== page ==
Prophet Mboro fights to clear his name
Accuses CRL’s chairperson of personal attacks
PROPHET Paseka Mboro Motsoeneng again slammed the Cultural, Religious and Linguistic Rights Commission (CRL) yesterday and said he would be taking legal steps against the Chapter 9 body.
At a media briefing held yesterday at his Incredible Happenings Church, Motsoeneng spoke of his plans to take CRL to court for allegedly tarnishing his name.
This comes after the CRL released its report titled, “Commercialisation of Religion and Abuse of People’s Belief Systems”, in which it warned that churches should have regulated affiliation bodies to counter controversial practices.
Prophet Mboro is demanding an apology from CRL chairperson Thoko Mkhwanazi-Xaluva who he accuses of being behind the misleading claims that he went to heaven.
“It is all lies aimed at tarnishing my name,” he said.
The Prophet is also unhappy that his name keeps being mentioned in the same breath with some charismatic pastors that encourage congregants to eat grass or snakes, drink petrol or part with considerable sums of money to be guaranteed a blessing or miracle.
“I would never support such people. I feel it is dangerous to use those things. Prophet Mboro is about uplifting communities through projects such as building homes for people,” he said.
Prophet Motsoeneng said he would rally his supporters to help finance his legal costs through donations over a period of nine weeks to clear his name. If he failed, the prophet said he would go on strike and discontinue his services to the public.
“If people don’t stand for me, I am not going to stand for them. I am going to open a line where people can send me SMS texts where they will pledge their support to me. They will help me to sue Thoko (Mkhwanazi-Xaluva),” he said.
He slammed Mkhwanazi-Xaluva, CRL chairperson, accusing her of lacking integrity and being dishonest following the widely reported stories of him going to heaven and back .
He added that he no longer recognised her or the commission because her attacks had become personal.
“Whenever reports emerge of pastors feeding people rats, grass, she somehow manages to drag my name into that,” he said.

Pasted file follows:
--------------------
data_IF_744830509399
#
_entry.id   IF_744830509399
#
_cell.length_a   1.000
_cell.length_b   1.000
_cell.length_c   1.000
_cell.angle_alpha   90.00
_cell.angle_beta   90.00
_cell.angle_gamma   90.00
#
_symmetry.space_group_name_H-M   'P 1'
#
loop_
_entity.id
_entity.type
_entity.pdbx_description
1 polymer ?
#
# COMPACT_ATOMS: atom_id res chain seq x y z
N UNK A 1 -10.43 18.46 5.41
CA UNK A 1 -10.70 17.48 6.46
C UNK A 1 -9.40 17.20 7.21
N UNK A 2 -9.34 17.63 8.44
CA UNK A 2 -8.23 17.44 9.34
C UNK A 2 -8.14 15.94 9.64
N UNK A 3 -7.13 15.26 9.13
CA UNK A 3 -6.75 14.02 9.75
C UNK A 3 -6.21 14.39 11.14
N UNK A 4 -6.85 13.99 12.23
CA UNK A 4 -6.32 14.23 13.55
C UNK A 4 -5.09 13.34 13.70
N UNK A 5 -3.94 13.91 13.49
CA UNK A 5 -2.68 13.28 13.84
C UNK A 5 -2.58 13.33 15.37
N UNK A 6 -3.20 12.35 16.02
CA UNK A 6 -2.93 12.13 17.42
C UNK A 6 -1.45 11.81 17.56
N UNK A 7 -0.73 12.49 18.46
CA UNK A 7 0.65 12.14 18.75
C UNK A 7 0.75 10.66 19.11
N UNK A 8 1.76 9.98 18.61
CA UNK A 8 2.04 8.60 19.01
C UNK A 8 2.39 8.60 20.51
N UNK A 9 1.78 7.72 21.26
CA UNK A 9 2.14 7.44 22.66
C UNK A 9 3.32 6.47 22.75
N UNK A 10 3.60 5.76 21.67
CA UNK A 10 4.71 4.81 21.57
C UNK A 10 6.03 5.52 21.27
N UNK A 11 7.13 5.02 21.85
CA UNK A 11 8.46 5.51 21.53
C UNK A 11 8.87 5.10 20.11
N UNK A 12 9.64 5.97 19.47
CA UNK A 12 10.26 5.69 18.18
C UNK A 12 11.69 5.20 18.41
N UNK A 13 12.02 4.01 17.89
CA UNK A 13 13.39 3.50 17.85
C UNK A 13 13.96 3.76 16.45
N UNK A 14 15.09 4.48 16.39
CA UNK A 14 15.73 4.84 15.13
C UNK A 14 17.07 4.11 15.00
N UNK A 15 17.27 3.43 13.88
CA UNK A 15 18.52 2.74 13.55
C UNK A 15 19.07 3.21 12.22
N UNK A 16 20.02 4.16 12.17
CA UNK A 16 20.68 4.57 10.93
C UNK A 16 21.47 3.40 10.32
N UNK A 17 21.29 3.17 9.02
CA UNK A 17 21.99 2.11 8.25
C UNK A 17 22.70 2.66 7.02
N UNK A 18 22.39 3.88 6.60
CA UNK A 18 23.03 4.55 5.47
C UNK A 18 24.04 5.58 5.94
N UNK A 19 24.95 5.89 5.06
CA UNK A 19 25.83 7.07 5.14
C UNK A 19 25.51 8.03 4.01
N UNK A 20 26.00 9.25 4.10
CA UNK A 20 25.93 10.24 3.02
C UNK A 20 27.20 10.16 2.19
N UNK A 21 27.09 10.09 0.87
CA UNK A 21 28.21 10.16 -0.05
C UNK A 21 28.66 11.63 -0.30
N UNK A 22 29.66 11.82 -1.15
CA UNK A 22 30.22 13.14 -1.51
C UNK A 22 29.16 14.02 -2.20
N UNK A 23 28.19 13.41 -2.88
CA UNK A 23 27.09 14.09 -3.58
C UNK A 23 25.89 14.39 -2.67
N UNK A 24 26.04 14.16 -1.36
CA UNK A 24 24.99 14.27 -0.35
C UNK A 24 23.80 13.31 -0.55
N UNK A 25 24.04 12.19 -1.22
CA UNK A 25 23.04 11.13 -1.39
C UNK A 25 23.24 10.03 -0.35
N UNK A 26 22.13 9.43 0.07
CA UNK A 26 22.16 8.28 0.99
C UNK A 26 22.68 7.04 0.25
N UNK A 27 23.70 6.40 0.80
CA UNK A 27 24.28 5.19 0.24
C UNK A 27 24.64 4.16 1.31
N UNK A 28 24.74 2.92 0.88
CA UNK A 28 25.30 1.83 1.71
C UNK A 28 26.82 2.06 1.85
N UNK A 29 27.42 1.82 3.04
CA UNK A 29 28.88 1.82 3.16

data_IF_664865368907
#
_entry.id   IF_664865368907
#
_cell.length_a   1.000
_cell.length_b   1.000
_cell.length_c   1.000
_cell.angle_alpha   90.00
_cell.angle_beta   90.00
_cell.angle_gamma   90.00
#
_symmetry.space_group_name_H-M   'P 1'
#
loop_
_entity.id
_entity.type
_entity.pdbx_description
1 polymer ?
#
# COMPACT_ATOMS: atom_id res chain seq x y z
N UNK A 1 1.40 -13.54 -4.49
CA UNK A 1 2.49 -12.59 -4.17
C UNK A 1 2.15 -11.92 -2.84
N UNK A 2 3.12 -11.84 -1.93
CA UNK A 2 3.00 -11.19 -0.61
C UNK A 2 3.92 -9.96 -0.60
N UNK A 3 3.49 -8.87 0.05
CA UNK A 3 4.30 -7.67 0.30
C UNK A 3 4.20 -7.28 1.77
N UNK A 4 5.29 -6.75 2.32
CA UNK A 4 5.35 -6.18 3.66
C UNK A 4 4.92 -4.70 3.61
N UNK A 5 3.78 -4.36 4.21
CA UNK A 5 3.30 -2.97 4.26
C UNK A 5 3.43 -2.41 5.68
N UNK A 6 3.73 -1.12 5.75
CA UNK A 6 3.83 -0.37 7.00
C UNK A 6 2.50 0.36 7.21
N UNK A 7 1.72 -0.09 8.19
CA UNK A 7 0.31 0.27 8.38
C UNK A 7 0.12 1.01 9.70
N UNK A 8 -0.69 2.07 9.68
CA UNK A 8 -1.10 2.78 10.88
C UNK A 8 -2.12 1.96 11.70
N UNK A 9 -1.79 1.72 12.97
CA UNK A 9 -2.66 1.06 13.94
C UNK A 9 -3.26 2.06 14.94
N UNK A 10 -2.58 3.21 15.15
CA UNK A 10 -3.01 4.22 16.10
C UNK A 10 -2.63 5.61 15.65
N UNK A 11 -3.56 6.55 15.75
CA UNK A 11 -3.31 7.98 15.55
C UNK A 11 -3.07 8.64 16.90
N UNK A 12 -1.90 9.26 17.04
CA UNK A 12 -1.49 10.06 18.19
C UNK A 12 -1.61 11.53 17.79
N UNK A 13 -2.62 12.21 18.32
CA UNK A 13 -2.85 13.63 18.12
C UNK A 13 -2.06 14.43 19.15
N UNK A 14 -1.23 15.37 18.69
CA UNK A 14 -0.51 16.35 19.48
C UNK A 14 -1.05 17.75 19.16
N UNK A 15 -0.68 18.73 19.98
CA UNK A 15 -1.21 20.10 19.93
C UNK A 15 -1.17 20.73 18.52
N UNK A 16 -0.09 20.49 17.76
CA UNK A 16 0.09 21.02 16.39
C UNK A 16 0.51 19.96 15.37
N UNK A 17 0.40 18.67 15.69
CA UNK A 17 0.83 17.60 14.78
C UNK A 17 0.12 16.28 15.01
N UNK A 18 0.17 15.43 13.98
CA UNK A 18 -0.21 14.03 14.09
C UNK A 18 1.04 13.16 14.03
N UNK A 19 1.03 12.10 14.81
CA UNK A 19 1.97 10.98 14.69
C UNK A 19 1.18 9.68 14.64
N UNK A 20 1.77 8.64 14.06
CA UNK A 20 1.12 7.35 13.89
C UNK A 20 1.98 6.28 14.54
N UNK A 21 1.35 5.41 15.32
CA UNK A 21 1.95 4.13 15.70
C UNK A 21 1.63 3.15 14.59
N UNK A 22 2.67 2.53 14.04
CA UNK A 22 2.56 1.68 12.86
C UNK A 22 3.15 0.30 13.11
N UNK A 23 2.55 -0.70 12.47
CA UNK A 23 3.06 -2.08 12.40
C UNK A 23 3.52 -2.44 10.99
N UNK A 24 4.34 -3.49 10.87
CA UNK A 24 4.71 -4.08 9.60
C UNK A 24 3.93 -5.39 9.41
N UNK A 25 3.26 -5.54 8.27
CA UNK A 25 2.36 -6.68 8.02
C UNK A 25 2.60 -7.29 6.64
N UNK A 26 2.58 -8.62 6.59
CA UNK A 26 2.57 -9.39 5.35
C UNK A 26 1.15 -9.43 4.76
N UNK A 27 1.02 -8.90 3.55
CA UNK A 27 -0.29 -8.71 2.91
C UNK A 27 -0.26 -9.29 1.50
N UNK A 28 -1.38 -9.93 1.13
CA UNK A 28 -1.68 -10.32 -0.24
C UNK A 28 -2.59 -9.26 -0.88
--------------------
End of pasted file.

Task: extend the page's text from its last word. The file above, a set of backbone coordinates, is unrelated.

Motsoeneng criticised the report’s call for the regulation of churches, saying it was anti-Christ and “anti-Mboro” while leaving alone those who practise traditionally.
Motsoeneng accused the CRL of overreaching after it recommended that umbrella organisations be established for religions.
Mkhwanazi-Xaluva on Tuesday told the media that religious practitioners must be registered with the CRL Rights Commission through their accredited umbrella organisation. She said religious leaders would not be allowed to operate without being registered.
This would mean that every registered church should have a location where they conducted religious ceremonies.
She said a database of all the leaders would be kept in order to ensure that they were vetted as a security measure.
“Umbrella organisations will be accredited by the CRL Rights Commission after submission of their governance framework. The governance framework to which their members must adhere should introduce a code of conduct, that should say that this is the behaviour that is acceptable. Like all other professions,” Mkhwanazi-Xaluva said.
The committee said umbrella bodies would each be aligned to specific religions such as Christianity and Islam.
The committees will be responsible for maintaining self-regulation and accountability, while the peer-review committee will act as the final mediator within each religious group.
Prophet Mboro accused the CRL of picking on Christianity but failing to look into cultural practices.
“There’s no difference between pastors who give people snakes and make them eat grass, and sangomas who do the same thing,” Motsoeneng said.
“There are sangomas who charge people R70 000 and feed them snakes but they are not regulated. Sangomas are not told to regulate themselves so they must regulate them as well,” he said.
COURT: Prophet Paseka Mboro Motsoeneng